: Drawing cards is always blue's shtick, but getting a pile of Squid tokens for it? That's a deck I'd like to see.
BDM: This is most swollen the Standard format ever gets, with both core sets and two entire blocks of cards. Is there room for the deck designers to get their evil genius on or is this going to be a deck tuner's event?
I expect to see some of both. Certainly decks like Mono-Black Devotion and Red-White Burn got new tools, but I think there's plenty of new things to do in Magic 2015
that something different had to appear. The mana and leader for Slivers is here, so my hope of hopes is out there for me.
Based on early tournaments, this looks like a tuner's paradise. There are a few cards I have my eye on that could be powerful enough to upset the apple cart (Aggressive Mining
comes to mind), but overall I think we'll see similar Standard decks to what we have seen all season.
I'll be surprised if one of the Big 3 doesn't take the trophy. But if anyone brings something bold and spicy to the Top 8, I will hire heralds to trumpet their achievement in the streets of Portland.
While I think M15 will have a bigger impact in October than it will in Portland, I do think somebody will break something. At a minimum, I expect to see multiple new tier-2 decks emerge, and there's a decent chance we'll shake up tier 1 as well.
I think there's a lot of room for innovation. It's going to be difficult because Mono-Black—the format's boogeyman—got some powerful new tools from M15. But the deck was hardly an unbeatable monster, and there are a HUGE number of build-arounds and new paths to explore within M15 that will reward experimentation and curiosity.
While I feel the power level of some Magic 2015
cards is very high (see: Nissa, Worldwaker
and Genesis Hydra
), I suspect that this Pro Tour will primarily shine as a deck-tuner's format. The key archetypes have a lot of power to them, and the new cards fall into the line of fire for some of the top decks' key cards.
I'm going to take a guess that a lot of players are going to be quite conservative in their deck choices in Portland and, if true, that's going to disappoint those who want Standard to be "wild west." However, that's only part of the story. Fast forward one week to Grand Prix Utrecht, and, with a baseline established, I expect to see all sorts of wacky hit the tables.
BDM: Rookie of the Year seems like it is a stone-cold lock for Jared Boettcher. He has had a tremendous season with two Top 16 finishes in the only two Pro Tours of his career—along with a handful of GP Top 8s. What are you expecting from him in this last event of the season?
Jared Boettcher, leader of the Rookie of the Year race
Okay, I kid. Boettcher has put up an incredible season, and while I suspect this event may see his performance slide a bit from the last two Pro Tours, simply due to the odds of finishing in the Top 16 in three consecutive Pro Tour being very slim, I also wouldn't be very shocked to see him in the Top 8 either. Time will tell!
I expect to see his worst Pro Tour performance ever, which doesn't actually narrow it down much, as all I'm really predicting is "11th or below."
It's going to be really interesting, as he's one of the few players who genuinely doesn't have a lot to play for—beyond $40,000!!! At the very least, you can expect a performance that indicates the "rookie" bit is largely irrelevant, and that "of the year" might not be in the future.
Probably another Top 16. Fair to say he's the dominant rookie since Alexander Hayne?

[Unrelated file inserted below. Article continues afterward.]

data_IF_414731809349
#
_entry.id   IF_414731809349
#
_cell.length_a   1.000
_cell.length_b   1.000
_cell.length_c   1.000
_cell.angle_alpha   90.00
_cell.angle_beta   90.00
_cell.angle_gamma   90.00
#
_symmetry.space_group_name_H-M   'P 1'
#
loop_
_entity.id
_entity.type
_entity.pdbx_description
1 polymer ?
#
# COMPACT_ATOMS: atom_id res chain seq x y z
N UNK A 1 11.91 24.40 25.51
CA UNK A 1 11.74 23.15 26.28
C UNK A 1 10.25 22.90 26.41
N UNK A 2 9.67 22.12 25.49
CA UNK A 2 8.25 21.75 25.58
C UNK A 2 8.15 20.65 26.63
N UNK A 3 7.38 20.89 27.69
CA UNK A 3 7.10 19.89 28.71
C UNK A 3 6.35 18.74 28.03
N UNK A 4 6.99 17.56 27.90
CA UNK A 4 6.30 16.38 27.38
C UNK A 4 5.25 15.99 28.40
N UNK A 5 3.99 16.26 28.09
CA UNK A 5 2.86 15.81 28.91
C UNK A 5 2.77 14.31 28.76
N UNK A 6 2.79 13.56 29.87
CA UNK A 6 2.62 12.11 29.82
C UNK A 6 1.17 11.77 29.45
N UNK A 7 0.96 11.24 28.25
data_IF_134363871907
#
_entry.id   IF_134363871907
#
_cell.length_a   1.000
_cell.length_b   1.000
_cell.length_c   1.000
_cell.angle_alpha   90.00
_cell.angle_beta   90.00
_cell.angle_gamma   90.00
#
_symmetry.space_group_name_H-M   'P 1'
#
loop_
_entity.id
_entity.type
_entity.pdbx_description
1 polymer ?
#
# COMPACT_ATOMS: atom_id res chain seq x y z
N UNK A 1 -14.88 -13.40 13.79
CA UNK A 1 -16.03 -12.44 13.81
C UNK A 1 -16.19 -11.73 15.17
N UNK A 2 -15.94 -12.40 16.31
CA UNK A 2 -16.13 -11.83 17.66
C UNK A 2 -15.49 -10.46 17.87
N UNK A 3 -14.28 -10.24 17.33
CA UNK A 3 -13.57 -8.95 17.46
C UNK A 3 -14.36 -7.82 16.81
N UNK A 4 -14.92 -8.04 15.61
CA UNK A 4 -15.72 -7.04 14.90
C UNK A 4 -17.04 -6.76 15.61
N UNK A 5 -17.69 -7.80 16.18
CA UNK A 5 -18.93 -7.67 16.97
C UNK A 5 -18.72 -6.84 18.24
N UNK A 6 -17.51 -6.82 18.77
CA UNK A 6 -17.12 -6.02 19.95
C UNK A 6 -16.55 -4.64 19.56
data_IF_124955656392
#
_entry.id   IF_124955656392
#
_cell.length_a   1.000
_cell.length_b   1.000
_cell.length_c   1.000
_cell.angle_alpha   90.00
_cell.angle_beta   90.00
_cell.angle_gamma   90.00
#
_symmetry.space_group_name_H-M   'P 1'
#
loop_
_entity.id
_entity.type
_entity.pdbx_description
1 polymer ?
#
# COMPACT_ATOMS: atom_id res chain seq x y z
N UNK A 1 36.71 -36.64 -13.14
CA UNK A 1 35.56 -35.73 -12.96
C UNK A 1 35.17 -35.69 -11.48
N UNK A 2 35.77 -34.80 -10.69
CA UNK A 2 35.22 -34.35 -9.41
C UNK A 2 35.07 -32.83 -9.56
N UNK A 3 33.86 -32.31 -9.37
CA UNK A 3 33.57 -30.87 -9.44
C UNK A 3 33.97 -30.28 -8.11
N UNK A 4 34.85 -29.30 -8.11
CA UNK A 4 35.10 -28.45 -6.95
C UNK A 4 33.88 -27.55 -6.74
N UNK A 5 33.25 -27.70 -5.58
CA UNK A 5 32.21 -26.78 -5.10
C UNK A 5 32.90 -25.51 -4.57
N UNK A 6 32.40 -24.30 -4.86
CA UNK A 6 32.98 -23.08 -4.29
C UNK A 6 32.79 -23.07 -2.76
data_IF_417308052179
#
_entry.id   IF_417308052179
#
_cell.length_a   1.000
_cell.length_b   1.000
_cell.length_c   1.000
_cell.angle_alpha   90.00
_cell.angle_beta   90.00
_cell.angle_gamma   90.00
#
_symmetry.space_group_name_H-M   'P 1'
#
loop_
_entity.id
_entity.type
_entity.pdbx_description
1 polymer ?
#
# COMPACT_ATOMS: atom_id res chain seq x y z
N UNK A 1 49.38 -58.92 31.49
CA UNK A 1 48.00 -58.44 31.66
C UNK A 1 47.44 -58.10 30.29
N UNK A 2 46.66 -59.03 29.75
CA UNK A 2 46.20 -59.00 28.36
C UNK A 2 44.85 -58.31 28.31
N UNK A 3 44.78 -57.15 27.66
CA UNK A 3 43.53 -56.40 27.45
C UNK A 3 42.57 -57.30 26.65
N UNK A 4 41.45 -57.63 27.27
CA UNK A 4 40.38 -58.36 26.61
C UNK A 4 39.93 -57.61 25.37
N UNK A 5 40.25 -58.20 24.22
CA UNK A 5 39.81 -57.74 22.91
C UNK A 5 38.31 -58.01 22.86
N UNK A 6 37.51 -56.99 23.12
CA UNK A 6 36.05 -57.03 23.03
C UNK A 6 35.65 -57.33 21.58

I wouldn't be surprised to see him coast to the finish. It's been a long, crazy season for him and, as his first year on the tour, he has to be feeling pretty winded at this point. He doesn't have a ton to play for at this point (besides large amounts of money and glory, of course). Still, he has been rising to the occasion all season, maybe he'll finish strong and do it again.
Another solid performance with a potential run at Top 8. His consistency is something I've marveled at for several events, and it's getting eerily regular. It's odd to think about him not doing well.
I'm expecting a Top 8. Honestly. Jared is on fire this season, shows no sign of slowing down, is a Standard deck building genius, and has had some time to get used to the PT stage. I'd be shocked if he fizzled out now.
BDM: To me, Player of the Year is just a race between Reid Duke and Jérémy Dezani. I am hard pressed to pick against Dezani but Duke has just been getting stronger as the season goes on. Who do you like in that race—and feel free to identify a dark horse who can close several lengths in this last event.
Jérémy Dezani and Reid Duke, current leaders for Player of the Year
It is, I will, there isn't, Dezani. I'm never that unequivocal. Or that brief.
Duke. And I honestly feel the chance of a Player of the year dark horse is so marginal that I wouldn't even pick someone who can leap-frog both Duke and Dezani.
I think Dezani is going to get there. Reid has momentum and popularity, no question, as well as a star-studded CFB Pantheon
team behind him. He's popular, sincere, humble, and driven, and I think most people would say he's the "favorite" in the race. But Team Revolution—already one of the PT's most successful and yet paradoxically most underrated teams—picked up two HUGE additions in Brad Nelson and Joel Larsson, and I think Dezani is a monster at Pro Tours specifically in a way that Reid is still getting used to. It's going to be tight, but I'll give Dezani the edge.
Reid Duke. His team is more likely to equip him with a better deck and I think he's a (slightly) better player. Maybe. Just barely. Mostly I'm enjoying the best PoY race since 2005, when Hall of Famers Kenji Tsumura and Olivier Ruel were flying around the world chasing points at GPs and things weren't decided until the last round of the Swiss at Worlds, with Kenji taking the title by a single point.
It's pretty easy to pick Dezani, as he is currently ahead in the race. It's entirely possible for both players to scrub out and not get any more pro points than the 3 for showing up. I don't think this is likely, but it happens all the time to even the best players. Counting Duke out at this point is madness, however.
Duke is the caliber of player who could pull off back-to-back Pro Tour Top 8s, and I'd love to watch him make the Sunday cut again to put an exclamation point onto his Player of the Year run. That said, it wouldn't surprise me to see Dezani make a run for Sunday, too, although I have a hard time seeing the crown land elsewhere than on the Duke's head.